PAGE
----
LOS ANGELES (CN) – A Los Angeles County commission on Wednesday approved a 12,000-acre housing project to be built on the edge of the Mojave Desert in the undeveloped wilderness, much to the dismay of environmental advocates who say the project’s footprint on the ecosystem will change the face of the region.
Developer Tejon Ranch Co., one of the largest private land owners in the state, says the project to build 19,333 homes is meeting the demand for housing in the region.
Built on Tejon Ranch’s 270,000-acres of private property near Interstate 5, The Centennial Project will include not only homes, but parks, schools, and a sheriff’s department – a small city unto itself, according to the developers. Located about 40 miles away from the nearest commuter rail service, the proposed site is about 50 miles south of Bakersfield in Kern County and 60 miles north of Los Angeles.
About a decade ago, Tejon Ranch agreed to conserve approximately 90 percent of its property in the area in an agreement with several environmental groups.
Nonetheless, the project’s opponents say the remote location will add to traffic and pollution, as well as put a strain on the region’s resources. Environmental advocates called the area the last undisturbed section of Southern California, and said the county’s approval of the project will hurt native plant and wildlife.
Nick Jensen, Southern California Conservation Analyst with the California Native Plant Society, said the project is in a unique location, at the foot of the Tehachapi Mountains and in the Mojave Desert.
“Our primary issue is the potential destruction of 5,000 acres of native grassland and wildflower habitat,” Jensen said in an interview before the meeting with the Los Angeles County Department of Regional Planning Commission. “Some of the finest wildflower fields and perennial native grassland that’s left in the state of California occur in this project site and that’s just destruction we can’t stand for.”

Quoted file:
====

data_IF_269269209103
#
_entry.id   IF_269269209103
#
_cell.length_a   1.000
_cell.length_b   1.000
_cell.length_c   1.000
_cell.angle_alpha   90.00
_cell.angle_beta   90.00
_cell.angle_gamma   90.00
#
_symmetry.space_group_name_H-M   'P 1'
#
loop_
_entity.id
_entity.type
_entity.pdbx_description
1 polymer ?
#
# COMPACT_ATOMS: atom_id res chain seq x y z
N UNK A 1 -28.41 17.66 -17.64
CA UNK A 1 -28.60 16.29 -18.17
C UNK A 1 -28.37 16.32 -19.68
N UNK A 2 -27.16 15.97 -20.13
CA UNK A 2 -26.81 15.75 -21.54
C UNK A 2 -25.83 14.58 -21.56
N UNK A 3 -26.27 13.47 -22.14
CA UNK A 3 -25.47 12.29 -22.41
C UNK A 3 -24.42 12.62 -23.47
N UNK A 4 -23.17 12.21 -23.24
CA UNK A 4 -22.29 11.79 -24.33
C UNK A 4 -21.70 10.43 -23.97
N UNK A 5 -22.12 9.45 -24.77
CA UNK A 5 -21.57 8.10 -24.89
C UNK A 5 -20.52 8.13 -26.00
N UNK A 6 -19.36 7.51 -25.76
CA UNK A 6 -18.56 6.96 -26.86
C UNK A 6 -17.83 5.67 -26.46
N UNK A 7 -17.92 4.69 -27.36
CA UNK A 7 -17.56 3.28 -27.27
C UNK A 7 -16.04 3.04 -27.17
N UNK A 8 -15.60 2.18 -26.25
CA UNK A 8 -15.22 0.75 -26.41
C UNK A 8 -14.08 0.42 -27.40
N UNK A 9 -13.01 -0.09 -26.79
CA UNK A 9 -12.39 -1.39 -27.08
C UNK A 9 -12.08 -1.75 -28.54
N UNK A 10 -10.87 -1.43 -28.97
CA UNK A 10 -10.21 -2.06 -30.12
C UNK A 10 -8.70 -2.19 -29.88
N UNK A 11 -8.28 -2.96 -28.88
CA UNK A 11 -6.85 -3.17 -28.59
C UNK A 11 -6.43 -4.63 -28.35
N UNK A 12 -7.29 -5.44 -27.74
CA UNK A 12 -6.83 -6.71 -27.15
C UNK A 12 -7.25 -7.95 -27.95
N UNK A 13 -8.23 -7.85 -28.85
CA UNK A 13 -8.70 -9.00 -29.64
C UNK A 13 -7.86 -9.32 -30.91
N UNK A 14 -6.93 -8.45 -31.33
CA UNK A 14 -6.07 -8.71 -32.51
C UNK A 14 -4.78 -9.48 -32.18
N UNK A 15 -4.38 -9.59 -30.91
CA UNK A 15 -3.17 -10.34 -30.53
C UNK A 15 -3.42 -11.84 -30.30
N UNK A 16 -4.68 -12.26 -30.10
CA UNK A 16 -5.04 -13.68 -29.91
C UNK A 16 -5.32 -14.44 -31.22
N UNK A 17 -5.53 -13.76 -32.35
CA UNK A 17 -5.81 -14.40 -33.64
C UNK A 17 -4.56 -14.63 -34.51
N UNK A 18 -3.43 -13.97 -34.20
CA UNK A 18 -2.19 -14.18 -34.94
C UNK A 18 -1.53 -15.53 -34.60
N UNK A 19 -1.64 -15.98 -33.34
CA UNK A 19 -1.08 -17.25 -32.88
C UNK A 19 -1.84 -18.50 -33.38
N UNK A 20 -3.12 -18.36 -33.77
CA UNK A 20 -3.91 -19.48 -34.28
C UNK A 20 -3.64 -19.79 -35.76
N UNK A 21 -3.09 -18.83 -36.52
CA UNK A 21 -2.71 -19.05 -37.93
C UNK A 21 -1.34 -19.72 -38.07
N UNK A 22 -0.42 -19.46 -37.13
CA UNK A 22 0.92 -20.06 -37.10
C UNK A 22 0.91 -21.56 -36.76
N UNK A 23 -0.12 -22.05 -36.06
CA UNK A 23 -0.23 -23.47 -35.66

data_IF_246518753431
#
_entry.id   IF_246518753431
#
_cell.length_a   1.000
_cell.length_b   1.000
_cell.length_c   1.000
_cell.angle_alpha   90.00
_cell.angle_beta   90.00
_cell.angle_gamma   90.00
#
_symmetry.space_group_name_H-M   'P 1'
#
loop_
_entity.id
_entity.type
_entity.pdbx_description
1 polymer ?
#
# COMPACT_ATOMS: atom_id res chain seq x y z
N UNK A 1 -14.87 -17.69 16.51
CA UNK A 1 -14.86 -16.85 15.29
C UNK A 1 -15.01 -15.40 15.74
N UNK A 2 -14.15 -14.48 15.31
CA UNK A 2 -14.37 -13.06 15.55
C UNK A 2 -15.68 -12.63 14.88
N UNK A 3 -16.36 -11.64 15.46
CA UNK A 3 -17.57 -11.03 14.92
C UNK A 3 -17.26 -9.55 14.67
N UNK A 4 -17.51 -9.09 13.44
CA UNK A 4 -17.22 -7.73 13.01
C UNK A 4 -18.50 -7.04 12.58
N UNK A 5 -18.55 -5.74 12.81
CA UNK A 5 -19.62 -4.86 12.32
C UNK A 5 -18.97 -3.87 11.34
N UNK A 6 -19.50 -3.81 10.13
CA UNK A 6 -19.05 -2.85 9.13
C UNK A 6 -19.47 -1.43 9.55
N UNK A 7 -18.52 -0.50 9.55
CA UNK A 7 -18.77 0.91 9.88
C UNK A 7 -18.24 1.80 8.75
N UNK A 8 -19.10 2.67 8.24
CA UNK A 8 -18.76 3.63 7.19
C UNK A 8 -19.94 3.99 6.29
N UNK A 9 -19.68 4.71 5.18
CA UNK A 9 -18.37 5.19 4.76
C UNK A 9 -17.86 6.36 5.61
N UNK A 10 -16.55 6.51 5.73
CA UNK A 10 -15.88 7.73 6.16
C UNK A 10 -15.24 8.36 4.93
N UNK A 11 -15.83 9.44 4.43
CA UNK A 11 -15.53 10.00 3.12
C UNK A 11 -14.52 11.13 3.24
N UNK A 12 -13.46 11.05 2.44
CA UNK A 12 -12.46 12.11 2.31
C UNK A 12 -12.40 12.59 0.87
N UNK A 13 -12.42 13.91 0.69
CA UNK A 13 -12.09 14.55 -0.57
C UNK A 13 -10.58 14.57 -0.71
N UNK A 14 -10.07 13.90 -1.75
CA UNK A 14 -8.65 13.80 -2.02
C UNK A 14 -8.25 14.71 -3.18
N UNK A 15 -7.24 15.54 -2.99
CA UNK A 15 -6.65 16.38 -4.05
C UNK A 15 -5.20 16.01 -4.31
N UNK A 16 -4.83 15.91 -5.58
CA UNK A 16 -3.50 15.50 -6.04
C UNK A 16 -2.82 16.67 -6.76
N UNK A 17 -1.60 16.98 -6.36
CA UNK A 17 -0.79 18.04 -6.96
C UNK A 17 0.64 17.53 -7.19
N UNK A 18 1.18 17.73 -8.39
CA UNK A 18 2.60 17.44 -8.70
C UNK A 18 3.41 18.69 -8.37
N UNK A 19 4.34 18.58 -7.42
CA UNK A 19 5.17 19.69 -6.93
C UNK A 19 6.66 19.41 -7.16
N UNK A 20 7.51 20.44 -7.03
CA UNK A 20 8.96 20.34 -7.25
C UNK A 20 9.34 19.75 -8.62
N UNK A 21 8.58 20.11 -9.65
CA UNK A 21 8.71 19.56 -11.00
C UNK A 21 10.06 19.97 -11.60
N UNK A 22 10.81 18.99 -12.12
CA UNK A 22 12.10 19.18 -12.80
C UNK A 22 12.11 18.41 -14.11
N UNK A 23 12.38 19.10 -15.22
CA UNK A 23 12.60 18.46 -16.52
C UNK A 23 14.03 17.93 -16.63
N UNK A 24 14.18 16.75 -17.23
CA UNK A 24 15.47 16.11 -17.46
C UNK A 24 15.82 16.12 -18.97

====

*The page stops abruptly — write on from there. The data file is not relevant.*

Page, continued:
In addition, because the project site is remote, without fire access roads and nearby fire stations, it could be at high fire risk – something Tejon Ranch’s attorney, Jennifer Hernandez, acknowledged at Wednesday’s meeting.
“We will come to a site, build the roads and the fire station,” Hernandez said.
J.P. Rose, urban wildlands attorney with the Center for Biological Diversity, called the commission’s approval “one of the most environmentally destructive sprawl project in recent memory.”
“Centennial will pave over thousands of acres of irreplaceable wildlands, clog L.A.’s already congested freeways and worsen the air pollution burden that our communities suffer,” said Rose in a statement after the vote.
Rose added in a phone interview the commission’s recommendation should be rejected by the county’s board of supervisors, based on the long-term sustainability goals set by Los Angeles County.
Supporters of the Centennial Project say the community and construction will create jobs and address the Golden State’s housing shortage.
According to a study published earlier this year by the nonprofit California Housing Partnership, Los Angeles County needs to build about 600,000 new affordable housing units to address its housing gap – and the California Department of Housing and Community Development says the state will need to build 1.8 million additional homes by 2025 to keep up with projected household growth.
Wednesday’s approval by the Department of Regional Planning Commission marked the fifth time the commissioners had revisited the project. In previous reviews, the commission pushed the developers to boost the number of local hires involved in the project and the amount of affordable housing available.
The commissioners also pressed for more information about the project’s transportation options and medical care facilities – such as a proposed “micro-hospital.” The developers said they don’t yet know the exact size of the project’s medical facility, but commissioners report it’s along the lines of an emergency clinic.
Other questions that remain include the number of affordable housing units that will be built, and in what categories – very low, low and middle income. The developers will have to draft those numbers with another county agency.
The developers’ next step is approval from the county board of supervisors.